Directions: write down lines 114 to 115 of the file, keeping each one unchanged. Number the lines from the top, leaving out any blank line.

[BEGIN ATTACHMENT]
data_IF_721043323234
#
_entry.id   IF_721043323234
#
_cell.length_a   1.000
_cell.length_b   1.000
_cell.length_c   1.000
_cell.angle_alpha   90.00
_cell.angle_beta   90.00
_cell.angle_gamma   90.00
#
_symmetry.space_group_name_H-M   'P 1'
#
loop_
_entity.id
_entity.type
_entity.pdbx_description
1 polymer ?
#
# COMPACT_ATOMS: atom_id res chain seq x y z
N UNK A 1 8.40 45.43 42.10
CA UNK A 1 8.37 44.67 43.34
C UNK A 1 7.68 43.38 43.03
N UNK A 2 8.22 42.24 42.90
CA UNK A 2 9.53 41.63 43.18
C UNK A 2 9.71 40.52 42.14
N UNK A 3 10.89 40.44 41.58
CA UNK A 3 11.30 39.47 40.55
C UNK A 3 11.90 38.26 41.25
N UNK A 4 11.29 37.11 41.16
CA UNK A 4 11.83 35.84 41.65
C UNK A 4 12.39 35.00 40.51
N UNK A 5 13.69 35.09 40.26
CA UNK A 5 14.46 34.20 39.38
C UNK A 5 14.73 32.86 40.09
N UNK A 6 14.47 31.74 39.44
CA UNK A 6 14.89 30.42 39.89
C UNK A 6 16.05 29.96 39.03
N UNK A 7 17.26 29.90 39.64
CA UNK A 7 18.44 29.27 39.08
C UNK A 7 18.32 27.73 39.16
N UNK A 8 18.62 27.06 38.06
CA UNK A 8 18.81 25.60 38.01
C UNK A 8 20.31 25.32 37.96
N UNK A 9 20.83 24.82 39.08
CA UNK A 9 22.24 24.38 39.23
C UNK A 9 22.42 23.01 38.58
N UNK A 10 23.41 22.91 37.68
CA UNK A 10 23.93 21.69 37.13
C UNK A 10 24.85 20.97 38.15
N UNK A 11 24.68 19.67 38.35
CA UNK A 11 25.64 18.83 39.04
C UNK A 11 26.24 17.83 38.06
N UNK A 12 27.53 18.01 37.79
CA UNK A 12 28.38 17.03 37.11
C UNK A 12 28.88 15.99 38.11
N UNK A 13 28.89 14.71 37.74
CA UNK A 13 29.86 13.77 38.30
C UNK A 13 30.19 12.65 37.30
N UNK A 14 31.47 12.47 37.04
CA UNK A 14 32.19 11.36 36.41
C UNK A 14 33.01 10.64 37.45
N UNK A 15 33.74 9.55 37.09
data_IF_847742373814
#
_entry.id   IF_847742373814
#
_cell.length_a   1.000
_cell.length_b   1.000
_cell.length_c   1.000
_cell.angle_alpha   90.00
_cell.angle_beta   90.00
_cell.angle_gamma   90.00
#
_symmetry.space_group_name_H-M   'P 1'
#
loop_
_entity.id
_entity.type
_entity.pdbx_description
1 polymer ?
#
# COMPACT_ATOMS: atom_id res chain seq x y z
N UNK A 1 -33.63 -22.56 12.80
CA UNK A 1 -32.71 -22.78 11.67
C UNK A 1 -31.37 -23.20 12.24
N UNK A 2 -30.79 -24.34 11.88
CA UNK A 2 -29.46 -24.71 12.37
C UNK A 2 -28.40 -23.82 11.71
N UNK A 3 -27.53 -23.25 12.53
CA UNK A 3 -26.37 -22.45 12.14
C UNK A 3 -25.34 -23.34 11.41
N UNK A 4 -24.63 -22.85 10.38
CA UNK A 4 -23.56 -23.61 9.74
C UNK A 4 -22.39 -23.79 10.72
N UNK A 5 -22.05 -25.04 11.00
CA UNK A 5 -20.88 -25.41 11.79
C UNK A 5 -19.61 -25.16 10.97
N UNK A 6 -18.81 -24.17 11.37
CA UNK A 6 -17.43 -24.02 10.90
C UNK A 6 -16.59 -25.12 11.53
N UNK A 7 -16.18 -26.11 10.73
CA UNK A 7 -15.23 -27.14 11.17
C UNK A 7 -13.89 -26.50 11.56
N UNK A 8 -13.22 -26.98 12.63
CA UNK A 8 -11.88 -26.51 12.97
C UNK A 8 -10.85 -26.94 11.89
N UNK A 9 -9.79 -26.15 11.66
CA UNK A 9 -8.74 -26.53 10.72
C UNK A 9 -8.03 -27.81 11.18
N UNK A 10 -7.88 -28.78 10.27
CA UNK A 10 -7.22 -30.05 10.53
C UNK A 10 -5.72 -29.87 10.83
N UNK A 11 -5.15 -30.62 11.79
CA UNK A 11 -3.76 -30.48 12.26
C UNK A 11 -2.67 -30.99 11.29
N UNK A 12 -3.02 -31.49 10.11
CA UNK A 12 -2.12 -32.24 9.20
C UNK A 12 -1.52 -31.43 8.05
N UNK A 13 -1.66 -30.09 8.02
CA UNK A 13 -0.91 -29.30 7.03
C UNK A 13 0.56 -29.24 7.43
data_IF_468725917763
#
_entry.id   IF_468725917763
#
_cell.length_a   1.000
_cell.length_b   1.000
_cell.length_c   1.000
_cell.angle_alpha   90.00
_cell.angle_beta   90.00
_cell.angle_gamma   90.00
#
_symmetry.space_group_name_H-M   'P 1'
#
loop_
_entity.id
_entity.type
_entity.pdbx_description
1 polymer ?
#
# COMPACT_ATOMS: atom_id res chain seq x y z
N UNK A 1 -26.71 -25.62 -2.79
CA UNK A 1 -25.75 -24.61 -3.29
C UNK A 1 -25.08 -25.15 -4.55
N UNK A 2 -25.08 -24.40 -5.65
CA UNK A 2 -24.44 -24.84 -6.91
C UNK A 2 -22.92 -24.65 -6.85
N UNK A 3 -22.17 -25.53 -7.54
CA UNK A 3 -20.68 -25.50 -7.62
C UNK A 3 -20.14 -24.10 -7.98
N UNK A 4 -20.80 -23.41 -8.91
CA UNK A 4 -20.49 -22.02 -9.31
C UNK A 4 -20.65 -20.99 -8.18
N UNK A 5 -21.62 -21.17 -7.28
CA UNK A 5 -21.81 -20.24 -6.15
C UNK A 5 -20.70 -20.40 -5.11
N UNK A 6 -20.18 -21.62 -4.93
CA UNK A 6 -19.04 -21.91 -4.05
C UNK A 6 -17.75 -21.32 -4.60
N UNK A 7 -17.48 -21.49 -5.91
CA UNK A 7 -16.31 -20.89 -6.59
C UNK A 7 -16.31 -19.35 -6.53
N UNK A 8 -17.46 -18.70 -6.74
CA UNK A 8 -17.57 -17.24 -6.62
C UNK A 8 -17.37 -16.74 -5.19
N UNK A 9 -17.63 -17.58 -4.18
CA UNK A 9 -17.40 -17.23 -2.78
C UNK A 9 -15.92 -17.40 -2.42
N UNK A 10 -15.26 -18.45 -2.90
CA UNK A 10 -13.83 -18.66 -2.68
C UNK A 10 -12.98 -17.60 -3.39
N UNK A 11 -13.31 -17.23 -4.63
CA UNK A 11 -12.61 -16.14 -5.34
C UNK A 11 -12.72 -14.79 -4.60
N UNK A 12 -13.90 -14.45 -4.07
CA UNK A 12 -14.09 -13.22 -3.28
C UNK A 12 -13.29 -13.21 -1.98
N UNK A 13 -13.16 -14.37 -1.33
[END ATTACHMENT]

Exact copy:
N UNK A 11 -5.15 -30.62 11.79
CA UNK A 11 -3.76 -30.48 12.26